The confessions were mistaken in details about the bombings and contradicted each other in major respects. Among the things they got wrong were the locations of the bombs, the types of bag they were carried in (something which only became apparent after scientists examined remnants found in the rubble, by which time it was too late to correct the confessions), and which suspects were supposed to have bombed which pub. They didn’t explain where the bombs had come from or who had made them. (Years later, at the Birmingham Six’s final, successful appeal in 1991, it was discovered that the interviewing officers had been rewriting their supposedly contemporaneous notebooks up to the day the original trial started.)

The trial took place at Lancaster Castle in the summer of 1975. Mr Justice (later Lord) Bridge made no secret of his approach to the evidence. ‘I am of the opinion,’ he told the jury, ‘not shared by all my brothers on the bench that, if a judge has formed a clear view, it is much better to let the jury see that and say so and not pretend to be some Olympian detached observer.’ He was as good as his word. The trial lasted 45 days. In addition to the six, there were three other people in the dock, charged with conspiracy to cause explosions. One of them was Michael Murray, a workmate of two of the six, who made no secret of his membership of the IRA. In the best IRA tradition he chose not to participate in the proceedings. His presence in the dock alongside the six was deeply damaging to their case. This is no doubt the reason the prosecution decided to try them together.

The case against the six was divided into what the judge called three chapters. The first was circumstantial evidence: they were in the wrong place at the wrong time and drank in the same pubs and clubs as a number of the wrong people. Even Bridge admitted that this ‘fell a long way short of anything that anyone could possibly regard as proof’. The two remaining chapters were the confessions and Skuse’s evidence. Skuse told the court, as he had told the police officers, that he was ‘99 per cent certain’ at least two of the accused had handled explosives.

There were clear difficulties with the prosecution case. The confessions were riddled with contradictions and the suggestion that they had been obtained by intimidation and violence could not be entirely dismissed – no one disputed that the men had suffered numerous injuries during their first few days in custody. The police position was that the injuries must have been inflicted after the suspects were remanded to Winson Green prison. The prison officers’ position was silence. The men’s position was that they had been assaulted both at the police station and at the prison. The distinction was important because if it could be demonstrated that the assaults had occurred in police custody the confessions would be invalid. A long procession of police officers ranging in rank from detective constable to chief superintendent gave evidence that no one had laid a finger on the suspects. In his summing up the judge outlined, in tones of incredulity, the scale of the conspiracy the police would have to have engaged in if the defendants were telling the truth. We now know that a conspiracy on this scale is essentially what did occur.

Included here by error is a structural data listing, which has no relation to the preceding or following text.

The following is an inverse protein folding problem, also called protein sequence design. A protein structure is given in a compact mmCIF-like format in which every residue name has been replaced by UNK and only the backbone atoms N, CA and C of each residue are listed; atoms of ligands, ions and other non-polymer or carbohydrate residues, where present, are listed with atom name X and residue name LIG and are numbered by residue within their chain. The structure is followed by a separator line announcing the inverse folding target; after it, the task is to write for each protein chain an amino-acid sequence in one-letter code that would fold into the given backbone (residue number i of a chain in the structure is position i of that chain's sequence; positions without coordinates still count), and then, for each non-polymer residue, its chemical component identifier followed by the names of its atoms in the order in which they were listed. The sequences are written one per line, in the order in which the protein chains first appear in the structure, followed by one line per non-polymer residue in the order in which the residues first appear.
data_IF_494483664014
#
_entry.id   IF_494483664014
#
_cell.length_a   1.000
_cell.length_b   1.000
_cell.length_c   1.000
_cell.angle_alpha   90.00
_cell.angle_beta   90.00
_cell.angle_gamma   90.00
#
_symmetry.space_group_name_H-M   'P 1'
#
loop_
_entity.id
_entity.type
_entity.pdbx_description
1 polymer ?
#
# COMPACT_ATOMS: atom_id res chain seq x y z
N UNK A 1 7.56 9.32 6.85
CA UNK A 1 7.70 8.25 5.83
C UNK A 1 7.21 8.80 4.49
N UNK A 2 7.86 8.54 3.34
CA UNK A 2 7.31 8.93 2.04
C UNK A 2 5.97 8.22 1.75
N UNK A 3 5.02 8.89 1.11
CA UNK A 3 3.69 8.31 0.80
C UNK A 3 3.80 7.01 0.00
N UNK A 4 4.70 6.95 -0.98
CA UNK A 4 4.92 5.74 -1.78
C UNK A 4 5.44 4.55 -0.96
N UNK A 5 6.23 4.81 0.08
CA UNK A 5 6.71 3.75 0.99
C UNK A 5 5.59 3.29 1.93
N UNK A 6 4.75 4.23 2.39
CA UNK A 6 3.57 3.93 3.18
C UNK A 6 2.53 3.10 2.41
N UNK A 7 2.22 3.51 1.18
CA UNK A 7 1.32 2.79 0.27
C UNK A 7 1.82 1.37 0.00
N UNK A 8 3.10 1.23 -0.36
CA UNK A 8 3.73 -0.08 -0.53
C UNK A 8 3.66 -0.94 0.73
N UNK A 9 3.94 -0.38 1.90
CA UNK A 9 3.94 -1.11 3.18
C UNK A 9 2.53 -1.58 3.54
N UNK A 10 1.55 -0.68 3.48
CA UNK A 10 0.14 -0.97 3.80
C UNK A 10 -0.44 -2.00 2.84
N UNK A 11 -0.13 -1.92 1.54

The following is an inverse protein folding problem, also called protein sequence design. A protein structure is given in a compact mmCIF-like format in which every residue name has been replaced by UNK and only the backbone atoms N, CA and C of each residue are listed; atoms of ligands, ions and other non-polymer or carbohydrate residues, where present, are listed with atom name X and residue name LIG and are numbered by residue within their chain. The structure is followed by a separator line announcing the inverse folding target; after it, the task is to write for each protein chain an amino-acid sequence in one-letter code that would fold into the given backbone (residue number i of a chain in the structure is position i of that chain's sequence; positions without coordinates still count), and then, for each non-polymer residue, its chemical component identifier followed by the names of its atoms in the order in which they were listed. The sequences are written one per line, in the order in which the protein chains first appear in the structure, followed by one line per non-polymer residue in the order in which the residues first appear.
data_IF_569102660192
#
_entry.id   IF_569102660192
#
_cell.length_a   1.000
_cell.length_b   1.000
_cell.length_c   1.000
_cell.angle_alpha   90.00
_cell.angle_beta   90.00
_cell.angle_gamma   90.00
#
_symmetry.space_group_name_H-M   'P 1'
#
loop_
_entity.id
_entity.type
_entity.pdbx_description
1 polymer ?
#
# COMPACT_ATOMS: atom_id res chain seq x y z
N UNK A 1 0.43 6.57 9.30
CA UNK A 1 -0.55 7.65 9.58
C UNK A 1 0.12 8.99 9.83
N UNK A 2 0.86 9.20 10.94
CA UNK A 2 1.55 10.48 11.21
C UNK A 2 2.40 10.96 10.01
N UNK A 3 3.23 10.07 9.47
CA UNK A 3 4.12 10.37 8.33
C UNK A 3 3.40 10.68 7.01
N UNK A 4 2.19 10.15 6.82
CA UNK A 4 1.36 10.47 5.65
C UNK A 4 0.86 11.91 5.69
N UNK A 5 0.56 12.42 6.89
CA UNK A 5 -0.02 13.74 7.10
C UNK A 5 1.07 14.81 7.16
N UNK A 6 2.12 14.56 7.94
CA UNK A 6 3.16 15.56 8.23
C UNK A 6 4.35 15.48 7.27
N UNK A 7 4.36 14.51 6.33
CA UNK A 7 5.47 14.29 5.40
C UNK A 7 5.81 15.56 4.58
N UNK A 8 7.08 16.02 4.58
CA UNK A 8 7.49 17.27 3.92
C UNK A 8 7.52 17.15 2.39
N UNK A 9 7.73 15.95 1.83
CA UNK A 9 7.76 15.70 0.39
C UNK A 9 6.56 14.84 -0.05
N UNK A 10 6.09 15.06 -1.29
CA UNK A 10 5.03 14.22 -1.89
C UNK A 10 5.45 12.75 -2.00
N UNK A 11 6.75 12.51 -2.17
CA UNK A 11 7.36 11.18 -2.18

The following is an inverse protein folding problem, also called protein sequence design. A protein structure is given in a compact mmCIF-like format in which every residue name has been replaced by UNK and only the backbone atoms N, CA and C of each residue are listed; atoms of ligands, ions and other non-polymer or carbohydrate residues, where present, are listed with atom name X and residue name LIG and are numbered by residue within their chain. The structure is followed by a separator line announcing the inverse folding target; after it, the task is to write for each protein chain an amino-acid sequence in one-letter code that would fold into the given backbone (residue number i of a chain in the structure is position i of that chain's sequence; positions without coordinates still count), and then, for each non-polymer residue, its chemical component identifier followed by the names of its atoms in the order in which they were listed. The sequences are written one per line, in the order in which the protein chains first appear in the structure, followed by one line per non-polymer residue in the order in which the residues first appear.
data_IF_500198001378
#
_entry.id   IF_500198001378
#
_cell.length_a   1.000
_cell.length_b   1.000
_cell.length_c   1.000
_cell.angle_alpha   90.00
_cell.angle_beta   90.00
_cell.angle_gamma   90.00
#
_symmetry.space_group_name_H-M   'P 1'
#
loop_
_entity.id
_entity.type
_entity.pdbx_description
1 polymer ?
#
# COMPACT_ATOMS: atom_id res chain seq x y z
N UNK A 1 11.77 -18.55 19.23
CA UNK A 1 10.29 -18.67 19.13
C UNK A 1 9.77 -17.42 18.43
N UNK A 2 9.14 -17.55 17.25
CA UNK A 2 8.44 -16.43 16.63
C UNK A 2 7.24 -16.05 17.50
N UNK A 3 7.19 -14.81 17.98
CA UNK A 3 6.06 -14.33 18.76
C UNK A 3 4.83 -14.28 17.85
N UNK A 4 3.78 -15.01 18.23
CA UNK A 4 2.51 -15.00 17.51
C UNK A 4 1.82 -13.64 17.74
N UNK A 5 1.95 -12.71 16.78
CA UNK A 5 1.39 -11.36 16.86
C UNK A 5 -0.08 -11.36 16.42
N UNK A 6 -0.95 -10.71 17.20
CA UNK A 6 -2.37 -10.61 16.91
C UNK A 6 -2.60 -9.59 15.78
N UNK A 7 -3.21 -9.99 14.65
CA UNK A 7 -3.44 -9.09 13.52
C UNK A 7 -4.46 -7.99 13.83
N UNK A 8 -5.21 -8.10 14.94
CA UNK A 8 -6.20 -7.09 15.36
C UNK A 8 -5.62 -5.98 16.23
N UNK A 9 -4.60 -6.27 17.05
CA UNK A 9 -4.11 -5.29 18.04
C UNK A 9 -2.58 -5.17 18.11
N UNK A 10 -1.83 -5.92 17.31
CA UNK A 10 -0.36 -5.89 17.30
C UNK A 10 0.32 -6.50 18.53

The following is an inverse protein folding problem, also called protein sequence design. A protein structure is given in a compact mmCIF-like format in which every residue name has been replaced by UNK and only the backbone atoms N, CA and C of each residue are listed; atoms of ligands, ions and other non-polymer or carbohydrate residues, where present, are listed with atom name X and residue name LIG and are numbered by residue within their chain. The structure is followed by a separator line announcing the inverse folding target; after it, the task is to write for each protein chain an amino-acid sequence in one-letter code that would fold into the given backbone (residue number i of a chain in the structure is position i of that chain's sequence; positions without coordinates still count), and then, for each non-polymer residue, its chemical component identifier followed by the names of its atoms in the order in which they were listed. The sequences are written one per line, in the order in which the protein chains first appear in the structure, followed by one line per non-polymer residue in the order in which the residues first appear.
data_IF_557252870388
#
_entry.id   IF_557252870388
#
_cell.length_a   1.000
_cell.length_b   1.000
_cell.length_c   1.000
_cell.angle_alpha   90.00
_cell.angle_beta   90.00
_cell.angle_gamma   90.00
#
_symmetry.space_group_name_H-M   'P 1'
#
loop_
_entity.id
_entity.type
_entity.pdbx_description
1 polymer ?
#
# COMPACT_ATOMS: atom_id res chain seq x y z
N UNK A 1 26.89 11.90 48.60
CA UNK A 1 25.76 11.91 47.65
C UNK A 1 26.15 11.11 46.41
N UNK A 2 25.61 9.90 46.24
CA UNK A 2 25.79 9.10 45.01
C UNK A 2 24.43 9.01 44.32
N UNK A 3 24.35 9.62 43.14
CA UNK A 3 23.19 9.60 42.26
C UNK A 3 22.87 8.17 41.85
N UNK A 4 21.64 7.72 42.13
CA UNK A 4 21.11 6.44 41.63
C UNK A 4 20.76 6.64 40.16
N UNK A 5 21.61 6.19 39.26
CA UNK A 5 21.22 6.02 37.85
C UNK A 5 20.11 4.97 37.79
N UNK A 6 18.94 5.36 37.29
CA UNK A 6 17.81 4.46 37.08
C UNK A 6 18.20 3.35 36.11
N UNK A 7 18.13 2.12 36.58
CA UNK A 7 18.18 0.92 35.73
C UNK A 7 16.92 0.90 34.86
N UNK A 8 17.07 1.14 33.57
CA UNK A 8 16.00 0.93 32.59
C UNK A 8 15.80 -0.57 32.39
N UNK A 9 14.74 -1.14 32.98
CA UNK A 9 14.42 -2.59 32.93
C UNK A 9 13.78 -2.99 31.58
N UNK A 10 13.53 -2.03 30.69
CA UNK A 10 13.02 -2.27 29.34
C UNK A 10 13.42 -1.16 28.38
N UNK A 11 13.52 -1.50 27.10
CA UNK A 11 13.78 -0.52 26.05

There were problems, too, with the evidence provided by Skuse. After applying the Griess test to the men’s hands at Morecambe, he did what he should have done before giving the police his conclusion and went back to his laboratory to feed the samples into a mass spectrometer. They all tested negative. What’s more, the clothes of all six men tested negative and a search of their homes revealed no trace of explosives. Where the bombs came from was a mystery left unexplored. Nevertheless, Skuse stuck to his assertion that the two positive Griess tests were proof of recent contact with explosives. Dr Hugh Black, a former Home Office chief inspector of explosives, appearing as a witness for the defence, pointed out that a range of innocent substances – anything containing nitrocellulose – could produce a positive Griess test. The problem was that Black was relying solely on his knowledge of chemistry. He had conducted no tests to support his (entirely accurate) assertions. The judge pounced on this.

Throughout the trial Bridge lost no opportunity to intervene on behalf of the prosecution. Not only did he criticise Black for failing to conduct experiments, he also went for the prison medical officer, Dr Harwood, whose evidence inconveniently asserted that the defendants showed signs of injury when they arrived at Winson Green. Harwood’s problem was that he was trying to cover for what Bridge called ‘his cronies’ in the prison service by making out all the assaults had been carried out by the police. Bridge took him apart. Finally, there was a tricky moment when one of the Lancashire police officers strayed off-script on a key issue of timing. Under questioning from the prosecution, he stuck to his story. Eventually the judge rode to the rescue.